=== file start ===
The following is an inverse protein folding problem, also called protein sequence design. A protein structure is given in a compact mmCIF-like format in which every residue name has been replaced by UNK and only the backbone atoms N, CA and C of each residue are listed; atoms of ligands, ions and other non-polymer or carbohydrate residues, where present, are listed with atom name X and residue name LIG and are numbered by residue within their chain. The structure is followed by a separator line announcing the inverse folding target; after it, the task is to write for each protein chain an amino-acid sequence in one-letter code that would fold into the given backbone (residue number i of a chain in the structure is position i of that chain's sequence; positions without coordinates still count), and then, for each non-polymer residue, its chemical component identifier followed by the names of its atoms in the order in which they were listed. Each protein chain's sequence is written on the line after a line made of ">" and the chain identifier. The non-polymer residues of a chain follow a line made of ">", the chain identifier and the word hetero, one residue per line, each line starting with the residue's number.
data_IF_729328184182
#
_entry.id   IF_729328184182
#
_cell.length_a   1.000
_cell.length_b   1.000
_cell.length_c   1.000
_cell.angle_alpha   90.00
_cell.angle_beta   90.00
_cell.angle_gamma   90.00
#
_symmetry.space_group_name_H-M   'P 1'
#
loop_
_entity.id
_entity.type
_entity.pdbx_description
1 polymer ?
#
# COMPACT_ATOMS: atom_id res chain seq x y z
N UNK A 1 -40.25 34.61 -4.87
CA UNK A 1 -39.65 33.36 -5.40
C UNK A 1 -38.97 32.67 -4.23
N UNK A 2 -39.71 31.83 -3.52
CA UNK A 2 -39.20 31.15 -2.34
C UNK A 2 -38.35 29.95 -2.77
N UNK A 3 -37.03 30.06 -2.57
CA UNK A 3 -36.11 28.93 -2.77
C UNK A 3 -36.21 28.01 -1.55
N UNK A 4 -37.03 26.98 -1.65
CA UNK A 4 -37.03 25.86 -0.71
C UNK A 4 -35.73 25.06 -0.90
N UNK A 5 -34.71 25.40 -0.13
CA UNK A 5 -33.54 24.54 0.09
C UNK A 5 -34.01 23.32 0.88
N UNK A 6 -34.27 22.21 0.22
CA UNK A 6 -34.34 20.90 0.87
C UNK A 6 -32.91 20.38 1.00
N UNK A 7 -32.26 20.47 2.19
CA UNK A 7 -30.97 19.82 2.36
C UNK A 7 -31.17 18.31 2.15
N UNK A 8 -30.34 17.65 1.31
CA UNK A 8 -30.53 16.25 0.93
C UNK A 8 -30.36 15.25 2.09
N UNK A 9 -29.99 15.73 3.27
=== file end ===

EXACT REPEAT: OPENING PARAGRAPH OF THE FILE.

The following is an inverse protein folding problem, also called protein sequence design. A protein structure is given in a compact mmCIF-like format in which every residue name has been replaced by UNK and only the backbone atoms N, CA and C of each residue are listed; atoms of ligands, ions and other non-polymer or carbohydrate residues, where present, are listed with atom name X and residue name LIG and are numbered by residue within their chain. The structure is followed by a separator line announcing the inverse folding target; after it, the task is to write for each protein chain an amino-acid sequence in one-letter code that would fold into the given backbone (residue number i of a chain in the structure is position i of that chain's sequence; positions without coordinates still count), and then, for each non-polymer residue, its chemical component identifier followed by the names of its atoms in the order in which they were listed. Each protein chain's sequence is written on the line after a line made of ">" and the chain identifier. The non-polymer residues of a chain follow a line made of ">", the chain identifier and the word hetero, one residue per line, each line starting with the residue's number.